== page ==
V. Sar, T. Kundakci, E. Kiziltan et al., “The axis-I dissociative disorder comorbidity of borderline personality disorder among psychiatric outpatients,” Journal of Trauma and Dissociation, vol. 4, no. 1, pp. 119–136, 2003.
V. Sar, G. Akyuz, N. Kugu, E. Ozturk, and H. Ertem-Vehid, “Axis I dissociative disorder comorbidity in borderline personality disorder and reports of childhood trauma,” Journal of Clinical Psychiatry, vol. 67, no. 10, pp. 1583–1590, 2006.
V. Sar, G. Akyüz, T. Kundak？i, E. Kiziltan, and O. Do？an, “Childhood trauma, dissociation, and psychiatric comorbidity in patients with conversion disorder,” American Journal of Psychiatry, vol. 161, no. 12, pp. 2271–2276, 2004.
M. Rufer, D. Held, J. Cremer et al., “Dissociation as a predictor of cognitive behavior therapy outcome in patients with obsessive-compulsive disorder,” Psychotherapy and Psychosomatics, vol. 75, no. 1, pp. 40–46, 2006.
R. A. Lanius, E. Vermetten, R. J. Loewenstein et al., “Emotion modulation in PTSD: clinical and neurobiological evidence for a dissociative subtype,” American Journal of Psychiatry, vol. 167, no. 6, pp. 640–647, 2010.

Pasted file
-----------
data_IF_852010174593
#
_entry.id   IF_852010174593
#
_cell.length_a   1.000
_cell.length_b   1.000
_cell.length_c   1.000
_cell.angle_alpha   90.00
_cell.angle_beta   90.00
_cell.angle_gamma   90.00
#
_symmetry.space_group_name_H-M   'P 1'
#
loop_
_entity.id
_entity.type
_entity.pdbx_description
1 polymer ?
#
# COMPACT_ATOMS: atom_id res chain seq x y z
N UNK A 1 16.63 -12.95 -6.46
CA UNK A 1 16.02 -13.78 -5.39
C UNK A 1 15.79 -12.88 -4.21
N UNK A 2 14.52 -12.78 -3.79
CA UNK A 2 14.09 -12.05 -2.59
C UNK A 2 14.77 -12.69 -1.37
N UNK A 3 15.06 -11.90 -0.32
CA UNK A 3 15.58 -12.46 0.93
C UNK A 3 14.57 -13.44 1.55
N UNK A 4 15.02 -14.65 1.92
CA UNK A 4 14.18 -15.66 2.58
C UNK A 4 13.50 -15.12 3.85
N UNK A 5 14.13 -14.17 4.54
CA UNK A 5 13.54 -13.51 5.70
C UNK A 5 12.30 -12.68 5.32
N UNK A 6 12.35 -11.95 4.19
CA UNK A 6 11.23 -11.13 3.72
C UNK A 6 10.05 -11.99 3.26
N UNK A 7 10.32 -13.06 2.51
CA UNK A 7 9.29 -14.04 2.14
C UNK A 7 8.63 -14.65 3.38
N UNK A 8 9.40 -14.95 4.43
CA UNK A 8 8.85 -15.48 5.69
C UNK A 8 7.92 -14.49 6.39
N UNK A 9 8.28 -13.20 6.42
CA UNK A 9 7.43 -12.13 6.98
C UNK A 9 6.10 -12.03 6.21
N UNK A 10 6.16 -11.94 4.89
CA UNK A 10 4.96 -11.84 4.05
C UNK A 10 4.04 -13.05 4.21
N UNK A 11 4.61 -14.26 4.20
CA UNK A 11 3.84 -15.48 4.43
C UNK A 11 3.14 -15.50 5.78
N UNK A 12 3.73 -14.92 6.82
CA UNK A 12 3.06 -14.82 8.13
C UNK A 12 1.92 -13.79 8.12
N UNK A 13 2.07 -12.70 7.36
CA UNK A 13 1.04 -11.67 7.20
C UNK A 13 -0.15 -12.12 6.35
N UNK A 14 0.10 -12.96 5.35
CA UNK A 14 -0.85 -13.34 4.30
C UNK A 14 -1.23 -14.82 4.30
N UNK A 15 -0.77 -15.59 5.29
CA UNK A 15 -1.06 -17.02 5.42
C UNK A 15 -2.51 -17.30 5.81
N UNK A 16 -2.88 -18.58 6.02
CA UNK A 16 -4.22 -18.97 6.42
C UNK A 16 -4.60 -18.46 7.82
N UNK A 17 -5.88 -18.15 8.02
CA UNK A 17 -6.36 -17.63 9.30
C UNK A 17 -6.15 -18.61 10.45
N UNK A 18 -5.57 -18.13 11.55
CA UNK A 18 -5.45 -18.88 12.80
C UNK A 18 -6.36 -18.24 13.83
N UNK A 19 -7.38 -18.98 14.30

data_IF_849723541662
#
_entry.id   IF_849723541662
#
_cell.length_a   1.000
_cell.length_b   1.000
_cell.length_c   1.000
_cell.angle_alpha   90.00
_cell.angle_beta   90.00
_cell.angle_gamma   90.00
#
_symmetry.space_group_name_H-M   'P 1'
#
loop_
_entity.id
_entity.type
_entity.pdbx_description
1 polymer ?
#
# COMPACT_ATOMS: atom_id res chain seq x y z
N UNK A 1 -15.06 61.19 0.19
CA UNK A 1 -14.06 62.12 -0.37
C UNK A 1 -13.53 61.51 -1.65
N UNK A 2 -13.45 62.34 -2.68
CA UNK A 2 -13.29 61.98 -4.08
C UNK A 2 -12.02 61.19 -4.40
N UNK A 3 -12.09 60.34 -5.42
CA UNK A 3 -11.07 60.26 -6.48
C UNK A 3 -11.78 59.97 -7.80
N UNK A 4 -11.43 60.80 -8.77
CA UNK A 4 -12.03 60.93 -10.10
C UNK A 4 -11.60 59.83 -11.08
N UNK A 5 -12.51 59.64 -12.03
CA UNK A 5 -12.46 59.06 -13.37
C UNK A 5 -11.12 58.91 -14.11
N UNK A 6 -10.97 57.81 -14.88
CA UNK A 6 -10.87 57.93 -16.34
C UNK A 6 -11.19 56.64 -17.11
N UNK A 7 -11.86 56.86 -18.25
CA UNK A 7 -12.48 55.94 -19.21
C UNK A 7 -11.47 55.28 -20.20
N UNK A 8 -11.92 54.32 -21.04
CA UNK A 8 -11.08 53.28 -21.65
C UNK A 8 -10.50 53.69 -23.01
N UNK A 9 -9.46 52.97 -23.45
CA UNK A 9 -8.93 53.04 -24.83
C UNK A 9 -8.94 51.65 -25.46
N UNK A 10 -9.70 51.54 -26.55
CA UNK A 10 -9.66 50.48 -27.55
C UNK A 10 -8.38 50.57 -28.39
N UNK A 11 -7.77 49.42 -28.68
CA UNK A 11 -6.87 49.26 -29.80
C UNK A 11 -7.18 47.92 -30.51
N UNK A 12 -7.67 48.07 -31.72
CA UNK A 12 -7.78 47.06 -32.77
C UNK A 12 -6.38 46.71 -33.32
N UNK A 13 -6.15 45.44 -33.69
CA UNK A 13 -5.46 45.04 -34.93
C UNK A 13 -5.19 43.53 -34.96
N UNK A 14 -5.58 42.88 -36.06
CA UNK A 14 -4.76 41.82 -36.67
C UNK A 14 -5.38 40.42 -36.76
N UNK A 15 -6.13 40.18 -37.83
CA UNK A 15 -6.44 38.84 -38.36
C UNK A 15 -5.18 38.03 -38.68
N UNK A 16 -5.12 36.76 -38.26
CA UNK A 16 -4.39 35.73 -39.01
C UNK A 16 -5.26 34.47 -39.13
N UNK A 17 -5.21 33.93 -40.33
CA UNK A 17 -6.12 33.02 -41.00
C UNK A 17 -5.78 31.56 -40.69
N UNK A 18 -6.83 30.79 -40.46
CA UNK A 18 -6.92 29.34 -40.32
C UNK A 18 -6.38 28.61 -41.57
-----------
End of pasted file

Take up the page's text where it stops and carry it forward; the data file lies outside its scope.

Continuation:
M. B. First, R. L. Spitzer, M. Gibbon, and J. B. Williams, Structured Clinical Interview for DSM-IV Axis I Disorders (SCID-I), Clinician Version, User's Guide, American Psychiatric Association, Washington, DC, USA, 1997.
G. Andrews, S. Henderson, and W. Hall, “Prevalence, comorbidity, disability and service utilisation: overview of the Australian National Mental Health Survey,” British Journal of Psychiatry, vol. 178, pp. 145–153, 2001.
H. J. Jackson and P. M. Burgess, “Personality disorders in the community: results from the Australian National Survey of Mental Health and Well-Being Part III—relationships between specific type of personality disorder, Axis 1 mental disorders and physical conditions with disability and health consultations,” Social Psychiatry and Psychiatric Epidemiology, vol. 39, no. 10, pp. 765–776, 2004.
R. V. Bijl, A. Ravelli, and G. van Zessen, “Prevalence of psychiatric disorder in the general population: results of The Netherlands Mental Health Survey and Incidence Study (NEMESIS),” Social Psychiatry and Psychiatric Epidemiology, vol. 33, no. 12, pp. 587–595, 1998.